As time goes on, I see more and more the value in differentiating myself. In particular, I feel strongly about not doing things that other people could do just as easily and better than I can. Trying to get good at things everyone else does is to buy into a factory-based, employee-model: the person who gets the job, in the end, is the person who can do it the fastest and the cheapest. But they, too, may someday be replaced by someone who does the very same thing, only faster and cheaper.
Avoiding mediocrity doesn’t mean literally not-at-all doing things that other people do. It doesn’t mean that I can’t write a blog post, or go for a run, or even run a race that a bunch of other people are in, for that matter. The doing itself isn’t the main point.
The true differentiating factor between art and factory-work is why I do what I do. If I do what I do in order to grow, express myself, and to share generously with the world, then I have created art. On the other hand, if I do what I do for the sake of profit- to feed the numbers-game- then I have merely created a product. At the end of the day, I have no desire to create products.
There are basically two components to the work that you do: a core value (or set of values), and a medium.
The value and the medium exist independently of one another. This means that for any given means of expression, I can change the value I’m attempting to express while keeping the means (i.e. the medium) the same. Likewise, I can change the medium while keeping my core value the same.
What makes something a piece of art or a factory-product is dependent on the value behind it. If I run in order to run faster than everyone else, that’s from the factory. On the other hand, if I run as an expression of my love for life, to see the world differently, or to otherwise challenge myself, then that’s art.
Basically, what I am now trying to do is turn running from a factory-grind into a work of art. As I said before, the biggest challenge is making sure that I’m not bullshitting myself—that I’m not running due to a feigned interest in running.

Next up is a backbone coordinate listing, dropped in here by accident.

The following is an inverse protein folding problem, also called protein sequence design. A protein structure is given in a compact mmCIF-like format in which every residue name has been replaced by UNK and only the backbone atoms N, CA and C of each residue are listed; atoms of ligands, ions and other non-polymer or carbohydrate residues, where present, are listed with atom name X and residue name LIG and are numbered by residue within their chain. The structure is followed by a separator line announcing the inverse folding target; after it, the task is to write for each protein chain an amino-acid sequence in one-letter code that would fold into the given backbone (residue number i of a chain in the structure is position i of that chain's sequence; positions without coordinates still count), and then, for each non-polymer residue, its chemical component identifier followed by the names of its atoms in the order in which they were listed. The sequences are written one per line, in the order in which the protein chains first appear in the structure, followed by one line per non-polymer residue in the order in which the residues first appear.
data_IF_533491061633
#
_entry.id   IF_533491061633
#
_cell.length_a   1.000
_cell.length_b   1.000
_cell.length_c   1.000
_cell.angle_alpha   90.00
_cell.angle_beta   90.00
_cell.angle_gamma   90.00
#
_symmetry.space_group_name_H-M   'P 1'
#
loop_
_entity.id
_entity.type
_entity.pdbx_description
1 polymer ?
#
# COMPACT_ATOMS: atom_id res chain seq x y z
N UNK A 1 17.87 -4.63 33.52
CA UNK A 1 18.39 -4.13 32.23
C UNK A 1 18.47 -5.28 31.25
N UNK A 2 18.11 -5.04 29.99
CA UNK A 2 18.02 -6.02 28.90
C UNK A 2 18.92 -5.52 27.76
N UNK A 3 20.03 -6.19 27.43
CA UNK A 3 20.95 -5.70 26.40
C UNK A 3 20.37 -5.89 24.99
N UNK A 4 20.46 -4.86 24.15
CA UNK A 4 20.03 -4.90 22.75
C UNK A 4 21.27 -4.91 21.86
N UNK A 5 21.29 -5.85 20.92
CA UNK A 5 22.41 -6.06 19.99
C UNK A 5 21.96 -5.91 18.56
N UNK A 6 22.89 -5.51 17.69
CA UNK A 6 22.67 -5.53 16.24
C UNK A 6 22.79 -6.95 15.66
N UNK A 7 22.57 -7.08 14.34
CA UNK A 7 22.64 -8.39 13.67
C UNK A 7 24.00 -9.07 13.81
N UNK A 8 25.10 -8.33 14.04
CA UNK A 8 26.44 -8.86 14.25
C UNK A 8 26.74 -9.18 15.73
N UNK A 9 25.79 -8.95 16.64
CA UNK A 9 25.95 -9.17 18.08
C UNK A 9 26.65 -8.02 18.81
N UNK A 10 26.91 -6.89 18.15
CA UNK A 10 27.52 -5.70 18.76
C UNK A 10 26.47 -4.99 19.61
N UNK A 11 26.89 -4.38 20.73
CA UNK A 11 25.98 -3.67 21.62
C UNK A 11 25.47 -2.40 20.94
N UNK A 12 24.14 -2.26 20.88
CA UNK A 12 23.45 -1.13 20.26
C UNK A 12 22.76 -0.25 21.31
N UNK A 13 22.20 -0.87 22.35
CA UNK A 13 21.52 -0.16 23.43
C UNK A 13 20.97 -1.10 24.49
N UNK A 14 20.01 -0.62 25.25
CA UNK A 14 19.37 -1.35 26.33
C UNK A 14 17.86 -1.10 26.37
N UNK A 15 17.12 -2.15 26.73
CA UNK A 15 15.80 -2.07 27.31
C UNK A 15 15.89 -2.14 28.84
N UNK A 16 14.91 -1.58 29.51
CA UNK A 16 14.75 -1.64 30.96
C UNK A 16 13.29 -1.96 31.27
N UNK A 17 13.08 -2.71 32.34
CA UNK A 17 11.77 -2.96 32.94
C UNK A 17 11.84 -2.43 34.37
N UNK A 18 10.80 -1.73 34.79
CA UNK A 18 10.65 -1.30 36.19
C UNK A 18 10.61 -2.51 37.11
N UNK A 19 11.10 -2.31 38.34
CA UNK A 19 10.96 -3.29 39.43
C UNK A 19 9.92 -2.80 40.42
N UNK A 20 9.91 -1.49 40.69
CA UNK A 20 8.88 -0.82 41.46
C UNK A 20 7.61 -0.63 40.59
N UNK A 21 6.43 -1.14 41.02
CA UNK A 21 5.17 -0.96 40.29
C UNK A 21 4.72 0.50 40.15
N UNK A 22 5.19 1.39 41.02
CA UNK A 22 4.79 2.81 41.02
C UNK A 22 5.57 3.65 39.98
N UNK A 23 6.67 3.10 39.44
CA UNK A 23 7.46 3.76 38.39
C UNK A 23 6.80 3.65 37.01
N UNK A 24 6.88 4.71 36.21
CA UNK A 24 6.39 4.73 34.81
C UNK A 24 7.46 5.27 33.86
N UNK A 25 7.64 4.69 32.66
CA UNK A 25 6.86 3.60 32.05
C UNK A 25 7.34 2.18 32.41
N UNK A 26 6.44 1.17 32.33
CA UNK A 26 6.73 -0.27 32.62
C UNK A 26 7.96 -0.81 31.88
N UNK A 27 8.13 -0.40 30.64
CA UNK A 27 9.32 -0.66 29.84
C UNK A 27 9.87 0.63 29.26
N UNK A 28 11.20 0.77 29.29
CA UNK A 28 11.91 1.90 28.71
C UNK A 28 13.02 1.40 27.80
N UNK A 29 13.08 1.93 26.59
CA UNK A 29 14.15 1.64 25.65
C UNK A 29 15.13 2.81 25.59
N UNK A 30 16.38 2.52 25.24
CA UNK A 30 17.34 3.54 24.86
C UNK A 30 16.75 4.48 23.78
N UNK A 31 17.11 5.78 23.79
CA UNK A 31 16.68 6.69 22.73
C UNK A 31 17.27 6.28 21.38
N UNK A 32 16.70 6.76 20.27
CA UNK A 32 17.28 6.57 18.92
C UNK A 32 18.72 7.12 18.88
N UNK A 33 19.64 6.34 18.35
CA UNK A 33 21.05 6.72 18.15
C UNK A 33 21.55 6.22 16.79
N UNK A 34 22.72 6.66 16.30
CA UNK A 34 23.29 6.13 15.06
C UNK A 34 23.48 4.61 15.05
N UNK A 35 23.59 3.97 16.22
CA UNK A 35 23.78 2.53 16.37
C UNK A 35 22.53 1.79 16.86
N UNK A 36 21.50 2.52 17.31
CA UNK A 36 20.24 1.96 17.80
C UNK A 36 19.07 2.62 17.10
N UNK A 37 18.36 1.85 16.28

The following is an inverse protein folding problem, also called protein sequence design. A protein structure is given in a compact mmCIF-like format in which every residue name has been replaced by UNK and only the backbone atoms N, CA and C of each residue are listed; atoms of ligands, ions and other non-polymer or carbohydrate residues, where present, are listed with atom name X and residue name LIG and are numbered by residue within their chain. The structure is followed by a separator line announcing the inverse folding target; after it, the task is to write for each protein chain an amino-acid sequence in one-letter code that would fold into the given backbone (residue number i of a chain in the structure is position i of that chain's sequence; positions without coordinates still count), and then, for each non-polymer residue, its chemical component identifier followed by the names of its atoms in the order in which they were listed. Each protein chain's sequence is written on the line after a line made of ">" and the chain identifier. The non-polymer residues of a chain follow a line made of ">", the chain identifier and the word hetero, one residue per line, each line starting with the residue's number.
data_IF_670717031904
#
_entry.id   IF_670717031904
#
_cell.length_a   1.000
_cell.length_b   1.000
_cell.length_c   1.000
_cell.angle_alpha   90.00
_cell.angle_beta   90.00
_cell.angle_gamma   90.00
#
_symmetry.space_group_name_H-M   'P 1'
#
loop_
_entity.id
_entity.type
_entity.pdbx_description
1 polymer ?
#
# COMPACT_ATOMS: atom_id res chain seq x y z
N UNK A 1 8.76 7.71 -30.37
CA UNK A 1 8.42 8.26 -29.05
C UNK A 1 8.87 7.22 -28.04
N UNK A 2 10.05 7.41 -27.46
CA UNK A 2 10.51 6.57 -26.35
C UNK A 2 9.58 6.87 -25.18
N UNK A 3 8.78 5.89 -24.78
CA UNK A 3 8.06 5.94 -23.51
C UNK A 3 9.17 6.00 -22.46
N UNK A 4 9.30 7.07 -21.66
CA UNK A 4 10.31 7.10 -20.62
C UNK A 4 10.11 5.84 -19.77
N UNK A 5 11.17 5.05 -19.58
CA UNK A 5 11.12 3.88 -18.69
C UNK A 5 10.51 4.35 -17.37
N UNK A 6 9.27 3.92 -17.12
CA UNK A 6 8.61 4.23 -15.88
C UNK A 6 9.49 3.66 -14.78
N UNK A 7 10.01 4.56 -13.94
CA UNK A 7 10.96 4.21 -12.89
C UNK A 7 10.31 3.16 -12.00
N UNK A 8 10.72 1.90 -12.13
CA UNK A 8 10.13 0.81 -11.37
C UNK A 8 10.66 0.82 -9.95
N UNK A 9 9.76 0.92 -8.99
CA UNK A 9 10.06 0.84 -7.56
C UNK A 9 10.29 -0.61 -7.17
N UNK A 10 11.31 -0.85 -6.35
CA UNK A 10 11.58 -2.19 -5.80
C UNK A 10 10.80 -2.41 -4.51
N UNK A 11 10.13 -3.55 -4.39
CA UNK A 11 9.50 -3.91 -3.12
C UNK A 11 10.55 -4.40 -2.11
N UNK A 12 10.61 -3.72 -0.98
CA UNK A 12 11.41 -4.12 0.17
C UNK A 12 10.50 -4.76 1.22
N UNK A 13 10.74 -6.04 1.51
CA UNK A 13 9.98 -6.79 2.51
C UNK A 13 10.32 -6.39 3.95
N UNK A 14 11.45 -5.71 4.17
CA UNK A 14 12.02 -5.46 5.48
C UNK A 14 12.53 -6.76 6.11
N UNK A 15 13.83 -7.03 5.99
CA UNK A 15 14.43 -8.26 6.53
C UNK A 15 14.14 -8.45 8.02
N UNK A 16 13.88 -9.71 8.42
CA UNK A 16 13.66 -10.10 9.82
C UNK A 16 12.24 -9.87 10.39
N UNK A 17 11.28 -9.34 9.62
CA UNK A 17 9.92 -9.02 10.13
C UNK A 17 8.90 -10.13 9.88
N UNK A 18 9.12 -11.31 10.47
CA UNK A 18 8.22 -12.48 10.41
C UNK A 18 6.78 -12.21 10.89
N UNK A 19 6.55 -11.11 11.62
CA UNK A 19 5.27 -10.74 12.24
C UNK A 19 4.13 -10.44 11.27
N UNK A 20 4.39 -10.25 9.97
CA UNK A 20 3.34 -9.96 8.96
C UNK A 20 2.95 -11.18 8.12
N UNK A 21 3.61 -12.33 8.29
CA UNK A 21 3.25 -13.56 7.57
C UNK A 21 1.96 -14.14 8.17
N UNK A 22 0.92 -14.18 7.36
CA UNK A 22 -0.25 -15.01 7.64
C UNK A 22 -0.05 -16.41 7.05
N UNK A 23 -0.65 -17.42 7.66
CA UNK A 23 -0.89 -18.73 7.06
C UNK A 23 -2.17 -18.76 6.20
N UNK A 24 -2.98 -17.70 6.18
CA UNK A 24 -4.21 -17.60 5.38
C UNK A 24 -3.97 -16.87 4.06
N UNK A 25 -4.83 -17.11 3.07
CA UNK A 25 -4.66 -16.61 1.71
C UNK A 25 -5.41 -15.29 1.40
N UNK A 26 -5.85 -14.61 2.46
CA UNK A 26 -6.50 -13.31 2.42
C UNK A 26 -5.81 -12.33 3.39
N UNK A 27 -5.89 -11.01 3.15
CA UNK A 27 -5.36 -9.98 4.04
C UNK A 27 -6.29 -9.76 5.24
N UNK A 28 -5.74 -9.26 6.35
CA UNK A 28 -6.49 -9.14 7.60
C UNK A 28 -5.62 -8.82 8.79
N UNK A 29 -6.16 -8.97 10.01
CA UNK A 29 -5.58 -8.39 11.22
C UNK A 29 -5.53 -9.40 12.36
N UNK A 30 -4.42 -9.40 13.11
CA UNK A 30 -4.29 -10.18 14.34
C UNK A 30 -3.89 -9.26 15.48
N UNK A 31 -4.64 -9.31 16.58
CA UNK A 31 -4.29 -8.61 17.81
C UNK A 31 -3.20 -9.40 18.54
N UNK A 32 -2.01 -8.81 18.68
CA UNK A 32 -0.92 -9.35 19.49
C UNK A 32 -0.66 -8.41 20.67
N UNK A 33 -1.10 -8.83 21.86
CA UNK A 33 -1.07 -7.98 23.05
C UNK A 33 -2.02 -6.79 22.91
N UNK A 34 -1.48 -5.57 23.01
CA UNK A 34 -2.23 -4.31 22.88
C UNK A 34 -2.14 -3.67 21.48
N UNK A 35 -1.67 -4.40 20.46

The point is not to be a runner. Calling myself a runner will reinforce the mindset that the point is to run faster and farther, even though it’s not. Likewise, the point is not to be a writer, or a programmer, or an entrepreneur, either. Those are factory-driven pursuits that put out products. The point is to be an artist, who puts out love.
Overall, this is a rather raw and unresolved area of my life, and I don’t want to jump to any premature conclusions. While there are a couple of running-related things I still want to do, I can’t say what will happen aside from those. I might complete those projects and be done forever. Or I might just continue running every day as I normally do. I really can’t say at this point, nor should I try to.
I hope that this has brought some consolation and fresh insight into a similar challenge you have in your life. Maybe there are certain activities that are becoming dull and routine for you, and you would really like to change whether or why you do them.
Maybe you’ve become trapped under a mountain of meaninglessness, and you feel it’s time to dig your way out. I assure you that it can be done. You’ll have to ride your way through emotional storms—through lows, and through highs of anxiety. Quitting makes emotions come out. But they’re just emotions. They just indicate whether you are putting your attention on thoughts that empower you. Having those emotions doesn’t mean that you’ve failed in any way. They just show that you’re facing a challenge—the challenge of thinking differently.
Maybe you feel inspired to make art, and to create for the sake of love and growth, rather than some numbers-game. Your art is a craft that you will hone over time. Just keep creating, and keep tweaking your approach as you go.
For myself, I still am scared of this decision to quit. But if it allows me to live more consciously, then it is for the best.